GAMAAN measures and analyzes attitudes and opinions which cannot be obtained by using conventional methods in closed societies. GAMAAN uses multiple chain-referral sampling methods through different online platforms and social media (Telegram, Instagram, WhatsApp, and Twitter) and has also collaborated with the Psiphon VPN-platform to mass spread its surveys.
Online surveys are becoming the norm as the Internet’s reach progresses worldwide. The challenges of making such innovative surveys successful include the so-called network effect (the survey is more likely to reach respondents who hold beliefs similar to those held by the organizers) and the problem of self-selection (those with a special interest in the survey topic are more likely to participate). To reduce these effects, GAMAAN’s surveys are spread through various social-media groups, channels, and pages representing radically diverse social layers of society and political perspectives. Using multiple chain-referral sampling to reach a diverse audience, surveys are shared with and by online pages and channels belonging to specific groups, such as minorities’ and pro-regime groups’ networks, as well as a mass audience consuming social, political, and entertainment contents. The targeted Instagram pages and Telegram channels range between 10 and 100 thousand followers, while those with a general audience range up to 1 or several million followers. These measures also increase the sample size, further minimizing bias.
Samples obtained from online surveys generally do not properly overlap with the target population’s characteristics. Weighting is used to obtain a representative sample. This technique balances the sample in accordance with characteristics of the target population in question. To generate representative samples, GAMAAN employs the weighting method of raking, and also, depending on the quality of the gathered data, also cell weighting with interlocked targets. As a study conducted by the PEW Research Center shows, the raking method is among the most effective and reliable for samples derived from online surveys. As suggested by PEW, a variable reflecting respondents’ political behavior is introduced in GAMAAN’s surveys and used for weighting. This decreases the sampling bias while increasing generalizability.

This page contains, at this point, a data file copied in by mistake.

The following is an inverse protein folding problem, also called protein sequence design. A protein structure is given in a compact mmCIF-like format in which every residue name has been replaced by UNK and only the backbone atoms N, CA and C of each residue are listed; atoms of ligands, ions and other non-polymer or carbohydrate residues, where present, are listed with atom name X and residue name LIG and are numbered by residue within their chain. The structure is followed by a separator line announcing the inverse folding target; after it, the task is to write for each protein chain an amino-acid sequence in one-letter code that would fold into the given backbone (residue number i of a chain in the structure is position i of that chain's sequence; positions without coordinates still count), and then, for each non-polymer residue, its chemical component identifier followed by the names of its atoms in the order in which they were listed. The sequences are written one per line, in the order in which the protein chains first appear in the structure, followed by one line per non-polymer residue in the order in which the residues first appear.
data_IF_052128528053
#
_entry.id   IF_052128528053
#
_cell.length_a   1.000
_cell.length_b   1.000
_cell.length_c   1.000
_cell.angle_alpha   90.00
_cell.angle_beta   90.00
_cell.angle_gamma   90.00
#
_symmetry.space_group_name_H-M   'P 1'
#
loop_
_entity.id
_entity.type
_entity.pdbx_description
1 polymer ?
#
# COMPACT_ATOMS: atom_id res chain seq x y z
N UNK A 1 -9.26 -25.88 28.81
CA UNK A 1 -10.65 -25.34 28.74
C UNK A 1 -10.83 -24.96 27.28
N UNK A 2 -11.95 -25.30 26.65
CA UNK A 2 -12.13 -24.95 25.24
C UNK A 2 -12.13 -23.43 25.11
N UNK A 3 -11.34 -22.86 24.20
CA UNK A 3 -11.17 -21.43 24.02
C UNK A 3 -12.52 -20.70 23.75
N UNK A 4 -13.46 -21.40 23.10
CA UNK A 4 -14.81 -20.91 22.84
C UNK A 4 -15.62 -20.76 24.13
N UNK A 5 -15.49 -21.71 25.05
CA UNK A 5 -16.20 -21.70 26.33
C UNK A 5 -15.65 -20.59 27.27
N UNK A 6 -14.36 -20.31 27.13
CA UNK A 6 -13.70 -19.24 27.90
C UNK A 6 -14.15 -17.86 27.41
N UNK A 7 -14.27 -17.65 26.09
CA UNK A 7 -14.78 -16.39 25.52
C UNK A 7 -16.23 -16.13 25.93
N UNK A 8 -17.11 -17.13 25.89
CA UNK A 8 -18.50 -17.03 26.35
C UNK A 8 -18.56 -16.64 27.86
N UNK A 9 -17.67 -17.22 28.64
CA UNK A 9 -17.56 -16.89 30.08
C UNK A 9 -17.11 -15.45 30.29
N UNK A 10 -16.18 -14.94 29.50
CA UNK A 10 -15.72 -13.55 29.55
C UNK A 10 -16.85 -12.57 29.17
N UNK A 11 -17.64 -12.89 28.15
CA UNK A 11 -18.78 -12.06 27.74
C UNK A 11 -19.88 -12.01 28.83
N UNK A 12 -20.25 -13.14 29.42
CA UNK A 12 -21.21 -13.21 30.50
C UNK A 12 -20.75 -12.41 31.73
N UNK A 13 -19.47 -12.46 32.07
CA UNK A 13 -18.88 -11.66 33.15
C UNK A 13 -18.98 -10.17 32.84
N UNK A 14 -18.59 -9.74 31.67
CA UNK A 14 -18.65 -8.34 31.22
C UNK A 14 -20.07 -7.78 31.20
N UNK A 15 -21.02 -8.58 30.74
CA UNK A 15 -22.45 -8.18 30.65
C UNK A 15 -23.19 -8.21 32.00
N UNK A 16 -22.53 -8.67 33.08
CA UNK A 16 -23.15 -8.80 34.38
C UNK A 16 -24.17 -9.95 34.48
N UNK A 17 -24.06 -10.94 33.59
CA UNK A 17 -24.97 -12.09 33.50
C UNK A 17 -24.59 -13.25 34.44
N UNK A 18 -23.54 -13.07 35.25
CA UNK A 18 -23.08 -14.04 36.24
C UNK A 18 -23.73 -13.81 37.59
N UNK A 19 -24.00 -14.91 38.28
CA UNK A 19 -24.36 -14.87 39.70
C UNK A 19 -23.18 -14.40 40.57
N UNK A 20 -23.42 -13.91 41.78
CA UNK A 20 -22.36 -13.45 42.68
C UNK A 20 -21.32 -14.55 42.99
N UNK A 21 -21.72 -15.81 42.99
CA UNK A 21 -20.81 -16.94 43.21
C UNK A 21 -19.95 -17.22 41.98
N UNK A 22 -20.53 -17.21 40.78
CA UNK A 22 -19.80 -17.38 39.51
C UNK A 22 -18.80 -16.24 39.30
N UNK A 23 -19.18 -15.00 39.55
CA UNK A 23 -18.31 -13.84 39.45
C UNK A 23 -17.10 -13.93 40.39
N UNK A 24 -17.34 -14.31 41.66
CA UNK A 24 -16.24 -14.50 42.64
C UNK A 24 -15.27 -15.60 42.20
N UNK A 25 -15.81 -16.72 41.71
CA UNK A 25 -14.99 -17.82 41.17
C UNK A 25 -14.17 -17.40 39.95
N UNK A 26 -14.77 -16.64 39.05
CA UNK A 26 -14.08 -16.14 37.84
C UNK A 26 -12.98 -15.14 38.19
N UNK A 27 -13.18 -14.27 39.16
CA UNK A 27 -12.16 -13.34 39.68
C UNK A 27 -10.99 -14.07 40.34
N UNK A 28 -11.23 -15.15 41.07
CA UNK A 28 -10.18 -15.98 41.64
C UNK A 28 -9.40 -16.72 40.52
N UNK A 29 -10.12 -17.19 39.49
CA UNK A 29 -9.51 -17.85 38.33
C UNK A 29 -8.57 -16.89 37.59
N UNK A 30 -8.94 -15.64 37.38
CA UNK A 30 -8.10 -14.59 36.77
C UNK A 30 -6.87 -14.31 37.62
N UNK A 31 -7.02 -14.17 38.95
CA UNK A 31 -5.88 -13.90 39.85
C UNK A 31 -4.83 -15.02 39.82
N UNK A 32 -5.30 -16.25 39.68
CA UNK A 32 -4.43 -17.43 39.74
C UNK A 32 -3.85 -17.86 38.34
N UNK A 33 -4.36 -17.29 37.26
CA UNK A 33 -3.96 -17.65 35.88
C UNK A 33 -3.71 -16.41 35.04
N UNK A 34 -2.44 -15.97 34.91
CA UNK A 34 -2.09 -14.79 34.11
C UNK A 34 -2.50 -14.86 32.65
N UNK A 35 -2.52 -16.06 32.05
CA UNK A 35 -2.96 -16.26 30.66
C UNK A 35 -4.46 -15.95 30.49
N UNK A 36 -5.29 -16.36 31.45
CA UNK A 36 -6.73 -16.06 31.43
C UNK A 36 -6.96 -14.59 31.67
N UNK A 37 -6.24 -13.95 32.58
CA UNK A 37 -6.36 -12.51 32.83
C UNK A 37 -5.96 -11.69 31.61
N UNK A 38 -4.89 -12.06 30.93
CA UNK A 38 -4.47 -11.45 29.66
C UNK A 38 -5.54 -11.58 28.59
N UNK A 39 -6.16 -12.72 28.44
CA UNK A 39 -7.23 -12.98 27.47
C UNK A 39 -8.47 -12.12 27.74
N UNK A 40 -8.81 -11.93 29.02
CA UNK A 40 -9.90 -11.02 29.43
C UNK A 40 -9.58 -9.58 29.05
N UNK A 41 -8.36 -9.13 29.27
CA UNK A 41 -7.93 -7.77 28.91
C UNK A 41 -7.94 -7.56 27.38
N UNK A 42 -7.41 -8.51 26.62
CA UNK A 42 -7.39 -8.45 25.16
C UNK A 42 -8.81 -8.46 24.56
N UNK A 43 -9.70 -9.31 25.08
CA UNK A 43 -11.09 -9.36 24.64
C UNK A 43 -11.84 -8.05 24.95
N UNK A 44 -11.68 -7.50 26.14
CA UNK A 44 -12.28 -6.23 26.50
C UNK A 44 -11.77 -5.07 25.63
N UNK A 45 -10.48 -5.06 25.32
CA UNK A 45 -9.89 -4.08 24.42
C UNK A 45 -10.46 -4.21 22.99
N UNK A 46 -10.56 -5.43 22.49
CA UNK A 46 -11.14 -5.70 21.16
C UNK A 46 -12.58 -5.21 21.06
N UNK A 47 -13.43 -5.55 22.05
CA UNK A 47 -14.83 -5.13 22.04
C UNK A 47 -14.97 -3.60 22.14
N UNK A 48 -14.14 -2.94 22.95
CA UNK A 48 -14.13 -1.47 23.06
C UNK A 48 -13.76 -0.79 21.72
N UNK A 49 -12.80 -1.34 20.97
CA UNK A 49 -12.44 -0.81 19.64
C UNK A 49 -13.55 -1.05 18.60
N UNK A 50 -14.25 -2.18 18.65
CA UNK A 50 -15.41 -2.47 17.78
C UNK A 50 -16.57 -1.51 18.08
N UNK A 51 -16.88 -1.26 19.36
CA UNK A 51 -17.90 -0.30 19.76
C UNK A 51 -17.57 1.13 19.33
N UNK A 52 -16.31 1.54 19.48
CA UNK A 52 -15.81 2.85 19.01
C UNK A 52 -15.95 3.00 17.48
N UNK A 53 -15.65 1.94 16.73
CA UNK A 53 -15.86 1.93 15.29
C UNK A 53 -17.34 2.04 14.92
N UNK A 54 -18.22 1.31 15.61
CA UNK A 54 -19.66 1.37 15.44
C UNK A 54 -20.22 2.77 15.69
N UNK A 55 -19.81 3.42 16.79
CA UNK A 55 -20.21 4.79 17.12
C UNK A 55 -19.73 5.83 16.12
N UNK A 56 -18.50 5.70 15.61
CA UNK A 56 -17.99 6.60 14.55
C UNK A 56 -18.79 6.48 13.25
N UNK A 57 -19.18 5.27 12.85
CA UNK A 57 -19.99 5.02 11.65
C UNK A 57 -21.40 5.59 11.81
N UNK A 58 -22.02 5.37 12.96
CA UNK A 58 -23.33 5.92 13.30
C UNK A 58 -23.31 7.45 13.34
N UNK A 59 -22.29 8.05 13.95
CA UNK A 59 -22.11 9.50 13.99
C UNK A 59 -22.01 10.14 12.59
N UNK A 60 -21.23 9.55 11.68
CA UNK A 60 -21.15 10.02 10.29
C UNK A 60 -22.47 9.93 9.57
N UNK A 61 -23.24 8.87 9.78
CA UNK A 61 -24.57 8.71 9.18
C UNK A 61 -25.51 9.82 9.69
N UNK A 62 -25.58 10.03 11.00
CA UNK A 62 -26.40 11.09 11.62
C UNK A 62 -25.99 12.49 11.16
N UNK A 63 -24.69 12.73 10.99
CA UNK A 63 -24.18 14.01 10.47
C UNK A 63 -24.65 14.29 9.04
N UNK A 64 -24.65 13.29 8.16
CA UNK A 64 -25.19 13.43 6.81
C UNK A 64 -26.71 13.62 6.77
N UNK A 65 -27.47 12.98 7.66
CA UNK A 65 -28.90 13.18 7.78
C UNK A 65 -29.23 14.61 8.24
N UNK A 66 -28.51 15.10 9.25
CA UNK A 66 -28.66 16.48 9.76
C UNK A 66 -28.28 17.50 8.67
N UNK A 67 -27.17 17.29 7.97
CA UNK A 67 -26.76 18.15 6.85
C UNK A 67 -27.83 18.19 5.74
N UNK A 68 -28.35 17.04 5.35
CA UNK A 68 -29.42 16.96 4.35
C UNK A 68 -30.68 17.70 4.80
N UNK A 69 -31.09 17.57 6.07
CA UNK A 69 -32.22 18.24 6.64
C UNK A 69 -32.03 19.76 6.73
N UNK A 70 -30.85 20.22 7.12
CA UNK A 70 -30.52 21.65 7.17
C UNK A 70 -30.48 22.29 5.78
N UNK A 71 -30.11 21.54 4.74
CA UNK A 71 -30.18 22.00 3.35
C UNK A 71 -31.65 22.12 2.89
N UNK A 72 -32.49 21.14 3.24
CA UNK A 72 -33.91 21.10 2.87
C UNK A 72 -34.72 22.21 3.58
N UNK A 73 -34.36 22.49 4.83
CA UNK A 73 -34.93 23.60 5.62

GAMAAN uses the official data from the 2016 National Population and Housing Census to extract the target population characteristics. The results of GAMAAN’s surveys are verified using different reliability checks. One of the methods for examining the reliability and generalizability of a weighted sample is to compare the results from the weighted sample against external evidence. GAMAAN checks the congruence of its final sample with external factors such as the employment rate, household income levels, language speaking at home, and the results of politically non-sensitive questions with the findings of reputable pollsters such as the World Values Survey. To estimate the reliability of the results drawn from the weighted sample, computations are run once again using the matching method. The results of both the raking and matching methods are then compared to test the findings’ reliability.
All of GAMAAN’s survey reports present and discuss the sample demography and target population, sample balancing and weighting methods, and the extent to which reliability checks were successful.